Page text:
This title speaks to my life for the past four months. For years, I’ve known that JavaScript is the language of the present and future on the web and for years, I’ve avoided learning it. It’s easy to chalk this up to a myriad of reasons, but ultimately, the two largest factors were intimidation and motivation.

Intimidation because my entire programming experience is on the server-side using languages that support classical object oriented programing practices. JavaScript is the antithesis of both those paradigms. A language that is compiled in a completely different fashion and relies nearly entirely on the client to interpret and run the code, while also seeming to generally laugh in the face of OOP and passes around functions like it was going out of style.

Ultimately, I had to admit that I didn’t know JS.

So, in  December of 2015, I dove in. While writing a quick jQuery snippet or sniffing out some client information via JS was always in my bag of tricks, truly understanding the language and it’s breadth of functions was far from my grasp, so my journey began with following Remkus de Vries’s trimmed down step-by-step plan to learn JS “deeply” taken from JavaScript is Sexy. I paired that with reading. A lot. Eloquent JavaScript, JavaScript & jQuery, and every tutorial I could get my hands on.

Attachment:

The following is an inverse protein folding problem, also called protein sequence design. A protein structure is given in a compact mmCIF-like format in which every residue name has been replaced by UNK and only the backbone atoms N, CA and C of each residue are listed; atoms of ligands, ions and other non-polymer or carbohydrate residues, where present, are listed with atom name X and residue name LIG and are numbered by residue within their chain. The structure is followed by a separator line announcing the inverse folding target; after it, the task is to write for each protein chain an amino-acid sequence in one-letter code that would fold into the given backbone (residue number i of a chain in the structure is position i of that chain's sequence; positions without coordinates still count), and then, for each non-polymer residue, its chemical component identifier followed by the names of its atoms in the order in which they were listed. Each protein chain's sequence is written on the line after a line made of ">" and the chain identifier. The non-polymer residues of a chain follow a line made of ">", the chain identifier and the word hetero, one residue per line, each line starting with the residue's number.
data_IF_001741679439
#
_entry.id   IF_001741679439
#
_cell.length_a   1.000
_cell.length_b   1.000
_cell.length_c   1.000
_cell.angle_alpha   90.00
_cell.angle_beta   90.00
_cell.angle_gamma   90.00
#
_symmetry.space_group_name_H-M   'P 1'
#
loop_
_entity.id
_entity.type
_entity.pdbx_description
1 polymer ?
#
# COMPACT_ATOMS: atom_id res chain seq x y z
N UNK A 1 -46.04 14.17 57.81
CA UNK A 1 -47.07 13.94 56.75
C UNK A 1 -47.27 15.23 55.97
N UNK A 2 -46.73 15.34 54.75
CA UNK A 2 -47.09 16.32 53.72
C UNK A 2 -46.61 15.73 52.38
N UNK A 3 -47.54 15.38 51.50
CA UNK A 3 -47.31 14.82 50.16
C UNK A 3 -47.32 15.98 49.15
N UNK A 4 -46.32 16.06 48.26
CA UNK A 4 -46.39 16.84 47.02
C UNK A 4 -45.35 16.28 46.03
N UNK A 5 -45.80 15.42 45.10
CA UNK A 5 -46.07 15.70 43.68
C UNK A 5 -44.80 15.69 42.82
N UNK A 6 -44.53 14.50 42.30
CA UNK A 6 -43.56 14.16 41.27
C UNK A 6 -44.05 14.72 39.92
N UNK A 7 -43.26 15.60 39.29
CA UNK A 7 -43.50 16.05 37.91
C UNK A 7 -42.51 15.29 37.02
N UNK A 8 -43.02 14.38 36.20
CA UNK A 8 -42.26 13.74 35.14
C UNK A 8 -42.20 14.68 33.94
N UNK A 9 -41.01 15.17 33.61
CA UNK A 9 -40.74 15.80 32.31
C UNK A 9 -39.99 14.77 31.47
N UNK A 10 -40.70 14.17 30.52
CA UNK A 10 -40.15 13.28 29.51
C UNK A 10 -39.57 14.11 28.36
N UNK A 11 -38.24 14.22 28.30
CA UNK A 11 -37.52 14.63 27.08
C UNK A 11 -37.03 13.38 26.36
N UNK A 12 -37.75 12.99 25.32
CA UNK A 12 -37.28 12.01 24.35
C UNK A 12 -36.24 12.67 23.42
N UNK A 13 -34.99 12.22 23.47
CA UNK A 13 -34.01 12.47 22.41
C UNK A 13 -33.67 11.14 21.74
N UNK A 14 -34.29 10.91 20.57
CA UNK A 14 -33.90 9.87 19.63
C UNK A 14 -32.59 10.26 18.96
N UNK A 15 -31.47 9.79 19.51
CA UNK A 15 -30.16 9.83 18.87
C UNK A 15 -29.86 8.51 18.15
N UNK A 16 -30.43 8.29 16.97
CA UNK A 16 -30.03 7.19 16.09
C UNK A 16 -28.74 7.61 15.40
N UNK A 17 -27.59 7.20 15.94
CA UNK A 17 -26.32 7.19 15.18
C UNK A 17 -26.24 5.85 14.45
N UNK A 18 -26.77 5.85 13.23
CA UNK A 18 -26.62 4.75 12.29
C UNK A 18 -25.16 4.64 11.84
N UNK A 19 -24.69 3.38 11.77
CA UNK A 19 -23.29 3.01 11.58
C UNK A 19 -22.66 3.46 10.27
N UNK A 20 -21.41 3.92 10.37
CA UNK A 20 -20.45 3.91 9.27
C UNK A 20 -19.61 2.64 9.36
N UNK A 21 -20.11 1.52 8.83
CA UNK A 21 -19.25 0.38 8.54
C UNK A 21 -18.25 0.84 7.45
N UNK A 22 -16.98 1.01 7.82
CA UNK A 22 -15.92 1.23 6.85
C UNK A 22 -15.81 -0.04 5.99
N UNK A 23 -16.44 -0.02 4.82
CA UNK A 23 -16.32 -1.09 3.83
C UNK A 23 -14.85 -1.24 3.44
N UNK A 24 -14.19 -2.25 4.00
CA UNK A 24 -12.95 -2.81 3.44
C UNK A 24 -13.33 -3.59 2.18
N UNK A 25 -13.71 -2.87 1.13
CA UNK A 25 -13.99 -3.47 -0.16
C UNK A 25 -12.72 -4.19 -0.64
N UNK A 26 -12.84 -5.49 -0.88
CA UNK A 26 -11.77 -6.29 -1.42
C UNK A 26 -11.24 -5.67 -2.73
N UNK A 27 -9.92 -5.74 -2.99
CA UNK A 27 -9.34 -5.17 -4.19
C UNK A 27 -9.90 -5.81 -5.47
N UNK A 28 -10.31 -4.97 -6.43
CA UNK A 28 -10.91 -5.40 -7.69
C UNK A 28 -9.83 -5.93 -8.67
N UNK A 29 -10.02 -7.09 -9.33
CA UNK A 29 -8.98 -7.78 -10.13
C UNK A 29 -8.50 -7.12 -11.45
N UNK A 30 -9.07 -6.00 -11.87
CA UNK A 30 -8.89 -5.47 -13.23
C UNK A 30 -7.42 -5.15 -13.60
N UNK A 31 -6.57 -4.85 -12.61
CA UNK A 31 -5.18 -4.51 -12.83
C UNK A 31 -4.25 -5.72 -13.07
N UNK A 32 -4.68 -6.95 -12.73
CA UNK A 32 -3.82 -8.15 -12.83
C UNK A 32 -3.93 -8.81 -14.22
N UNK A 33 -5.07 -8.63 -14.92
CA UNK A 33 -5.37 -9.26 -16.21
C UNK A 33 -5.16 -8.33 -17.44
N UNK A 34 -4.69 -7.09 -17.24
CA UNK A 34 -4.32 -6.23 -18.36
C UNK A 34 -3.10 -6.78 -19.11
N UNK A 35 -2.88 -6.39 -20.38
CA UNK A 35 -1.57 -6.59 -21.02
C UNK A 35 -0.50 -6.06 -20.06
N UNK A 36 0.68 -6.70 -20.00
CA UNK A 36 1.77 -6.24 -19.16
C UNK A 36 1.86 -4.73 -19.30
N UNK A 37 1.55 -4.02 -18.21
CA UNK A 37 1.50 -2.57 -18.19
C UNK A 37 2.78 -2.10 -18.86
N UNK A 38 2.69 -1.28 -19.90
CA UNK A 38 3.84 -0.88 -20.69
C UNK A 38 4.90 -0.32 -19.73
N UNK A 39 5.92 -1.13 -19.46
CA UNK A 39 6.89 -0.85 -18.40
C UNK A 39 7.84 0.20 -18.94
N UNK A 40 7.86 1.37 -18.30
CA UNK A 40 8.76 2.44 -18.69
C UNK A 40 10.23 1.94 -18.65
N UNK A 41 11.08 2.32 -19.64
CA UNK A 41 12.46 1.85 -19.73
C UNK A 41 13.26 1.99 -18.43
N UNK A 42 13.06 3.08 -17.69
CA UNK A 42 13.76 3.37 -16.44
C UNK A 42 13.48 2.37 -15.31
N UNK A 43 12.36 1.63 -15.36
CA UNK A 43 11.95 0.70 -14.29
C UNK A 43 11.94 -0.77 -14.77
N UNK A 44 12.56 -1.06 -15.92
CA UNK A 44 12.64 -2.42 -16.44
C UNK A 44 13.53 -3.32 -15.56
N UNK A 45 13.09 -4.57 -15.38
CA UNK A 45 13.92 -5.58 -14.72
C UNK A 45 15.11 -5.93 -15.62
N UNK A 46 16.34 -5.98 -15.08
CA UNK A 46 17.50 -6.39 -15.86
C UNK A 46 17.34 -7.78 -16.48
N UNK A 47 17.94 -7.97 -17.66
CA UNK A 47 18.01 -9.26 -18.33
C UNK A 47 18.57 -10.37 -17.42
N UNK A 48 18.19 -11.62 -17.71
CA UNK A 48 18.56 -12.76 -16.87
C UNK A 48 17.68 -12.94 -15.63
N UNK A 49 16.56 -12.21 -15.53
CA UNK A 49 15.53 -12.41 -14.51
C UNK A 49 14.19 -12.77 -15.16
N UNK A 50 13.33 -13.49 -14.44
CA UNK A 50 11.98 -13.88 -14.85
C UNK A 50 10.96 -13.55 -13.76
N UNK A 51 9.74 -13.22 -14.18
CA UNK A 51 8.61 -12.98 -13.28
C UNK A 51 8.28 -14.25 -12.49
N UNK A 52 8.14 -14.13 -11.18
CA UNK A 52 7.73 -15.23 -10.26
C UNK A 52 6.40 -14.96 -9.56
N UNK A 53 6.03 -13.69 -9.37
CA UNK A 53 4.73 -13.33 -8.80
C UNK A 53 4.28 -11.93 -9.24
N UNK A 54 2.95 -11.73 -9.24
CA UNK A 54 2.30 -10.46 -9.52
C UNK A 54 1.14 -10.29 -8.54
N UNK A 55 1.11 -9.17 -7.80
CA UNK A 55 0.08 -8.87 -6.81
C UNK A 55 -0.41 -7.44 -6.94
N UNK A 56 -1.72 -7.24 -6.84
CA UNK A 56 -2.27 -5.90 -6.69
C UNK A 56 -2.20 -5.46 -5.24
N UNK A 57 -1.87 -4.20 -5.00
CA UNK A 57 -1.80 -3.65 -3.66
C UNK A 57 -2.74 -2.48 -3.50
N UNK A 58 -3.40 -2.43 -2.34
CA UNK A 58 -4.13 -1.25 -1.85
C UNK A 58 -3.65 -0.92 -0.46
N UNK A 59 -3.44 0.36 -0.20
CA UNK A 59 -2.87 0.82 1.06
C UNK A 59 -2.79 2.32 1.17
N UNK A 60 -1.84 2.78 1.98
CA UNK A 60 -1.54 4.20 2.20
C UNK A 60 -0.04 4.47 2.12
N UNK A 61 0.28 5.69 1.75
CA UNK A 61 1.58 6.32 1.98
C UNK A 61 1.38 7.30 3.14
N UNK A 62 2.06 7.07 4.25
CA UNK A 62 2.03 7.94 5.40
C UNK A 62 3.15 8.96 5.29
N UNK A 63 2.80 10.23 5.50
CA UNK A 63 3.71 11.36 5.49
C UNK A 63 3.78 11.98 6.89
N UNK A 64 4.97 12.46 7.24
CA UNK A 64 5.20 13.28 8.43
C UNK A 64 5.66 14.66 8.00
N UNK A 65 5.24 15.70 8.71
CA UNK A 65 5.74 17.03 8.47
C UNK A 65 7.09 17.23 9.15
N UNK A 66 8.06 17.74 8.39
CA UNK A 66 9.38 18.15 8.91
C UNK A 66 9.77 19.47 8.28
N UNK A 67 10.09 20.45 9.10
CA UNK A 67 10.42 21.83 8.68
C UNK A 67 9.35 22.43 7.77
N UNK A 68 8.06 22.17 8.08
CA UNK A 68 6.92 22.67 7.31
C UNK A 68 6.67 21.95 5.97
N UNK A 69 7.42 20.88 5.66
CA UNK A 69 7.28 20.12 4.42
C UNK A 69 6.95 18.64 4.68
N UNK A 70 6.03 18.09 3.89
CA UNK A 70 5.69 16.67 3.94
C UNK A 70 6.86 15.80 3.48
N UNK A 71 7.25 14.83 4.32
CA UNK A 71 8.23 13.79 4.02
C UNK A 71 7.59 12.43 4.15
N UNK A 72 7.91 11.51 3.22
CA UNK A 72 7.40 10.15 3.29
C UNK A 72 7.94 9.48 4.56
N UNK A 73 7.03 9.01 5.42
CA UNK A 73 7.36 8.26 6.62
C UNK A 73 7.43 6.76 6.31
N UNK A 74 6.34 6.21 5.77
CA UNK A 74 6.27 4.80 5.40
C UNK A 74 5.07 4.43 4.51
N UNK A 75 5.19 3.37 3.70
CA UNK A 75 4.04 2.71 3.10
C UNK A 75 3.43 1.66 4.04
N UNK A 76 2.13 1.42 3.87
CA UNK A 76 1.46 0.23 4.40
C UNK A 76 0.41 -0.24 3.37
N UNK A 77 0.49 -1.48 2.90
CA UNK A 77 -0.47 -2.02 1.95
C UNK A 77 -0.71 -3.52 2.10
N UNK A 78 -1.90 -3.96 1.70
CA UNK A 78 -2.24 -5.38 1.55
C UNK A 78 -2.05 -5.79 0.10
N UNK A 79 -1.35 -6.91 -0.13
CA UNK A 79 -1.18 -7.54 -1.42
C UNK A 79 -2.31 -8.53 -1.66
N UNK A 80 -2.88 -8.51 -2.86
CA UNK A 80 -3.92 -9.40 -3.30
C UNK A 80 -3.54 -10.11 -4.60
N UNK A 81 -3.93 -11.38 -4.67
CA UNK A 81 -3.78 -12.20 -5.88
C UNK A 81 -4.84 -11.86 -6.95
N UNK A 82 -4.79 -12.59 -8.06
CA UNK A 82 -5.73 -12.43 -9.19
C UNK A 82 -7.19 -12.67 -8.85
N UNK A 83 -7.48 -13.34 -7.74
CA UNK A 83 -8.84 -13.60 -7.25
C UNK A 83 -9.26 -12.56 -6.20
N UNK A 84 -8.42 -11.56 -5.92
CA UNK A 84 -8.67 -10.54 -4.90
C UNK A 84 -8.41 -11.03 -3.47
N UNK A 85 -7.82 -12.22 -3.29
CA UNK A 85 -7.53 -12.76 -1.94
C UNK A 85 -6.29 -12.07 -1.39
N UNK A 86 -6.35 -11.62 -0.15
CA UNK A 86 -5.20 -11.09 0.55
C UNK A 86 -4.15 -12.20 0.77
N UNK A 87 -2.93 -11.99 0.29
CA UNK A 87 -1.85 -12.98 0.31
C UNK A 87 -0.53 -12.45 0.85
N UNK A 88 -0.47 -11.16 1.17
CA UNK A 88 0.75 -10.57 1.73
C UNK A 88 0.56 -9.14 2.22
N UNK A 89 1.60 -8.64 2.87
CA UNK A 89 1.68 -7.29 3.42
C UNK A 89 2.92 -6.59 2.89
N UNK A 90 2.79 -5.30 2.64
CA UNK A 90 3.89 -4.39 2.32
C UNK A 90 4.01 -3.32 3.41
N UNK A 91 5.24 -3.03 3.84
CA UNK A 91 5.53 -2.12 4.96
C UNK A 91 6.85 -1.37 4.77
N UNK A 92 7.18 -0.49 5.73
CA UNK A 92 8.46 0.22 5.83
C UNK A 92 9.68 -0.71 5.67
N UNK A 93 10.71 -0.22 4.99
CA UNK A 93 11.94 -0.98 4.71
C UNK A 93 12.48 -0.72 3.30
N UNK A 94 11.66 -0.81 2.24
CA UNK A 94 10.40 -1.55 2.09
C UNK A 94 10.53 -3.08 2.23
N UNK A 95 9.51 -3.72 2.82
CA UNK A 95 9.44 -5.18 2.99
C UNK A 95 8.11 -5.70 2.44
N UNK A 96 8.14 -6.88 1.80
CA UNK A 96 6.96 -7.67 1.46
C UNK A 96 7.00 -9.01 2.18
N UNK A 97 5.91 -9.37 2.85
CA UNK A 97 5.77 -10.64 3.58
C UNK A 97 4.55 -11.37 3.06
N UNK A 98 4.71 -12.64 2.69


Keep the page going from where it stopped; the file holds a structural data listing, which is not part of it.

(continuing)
Honestly, the process is far from over, even four months in. My day job keeps me plenty busy, and when you’re writing production code in WordPress and managing a small product team, there’s not a lot of room for flights of fancy. Even then, however, my weekends have been filled with trying to build WordPress themes in AngularJS or playing around with a Node server to get a small application running.

The biggest challenge for me, and largest departure from my traditional experience is the sheer volume of frameworks and libraries to learn. Unlike PHP, Java, or Python – server-side languages that taught me the art of programming – JavaScript is almost wholly reliant on frameworks to deal with a variety of cross-browser bugs and inconsistencies. In many ways, this is fantastic! There are frameworks like Laravel for PHP that I’ve always wanted to tap into, but never had the time or inclination, and now I feel the need to go back and explore given the positive experience I’ve had with JavaScript frameworks so far. That said, each framework is a language unto itself, making the learning curve for JavaScript as a whole very steep.

Ultimately, the path to where I am now has been exhilarating, and each step along the way has opened up brand new worlds. From closures, to task runners, to package managers – JavaScript is a dense and ever-changing topic; just the sort of place for me.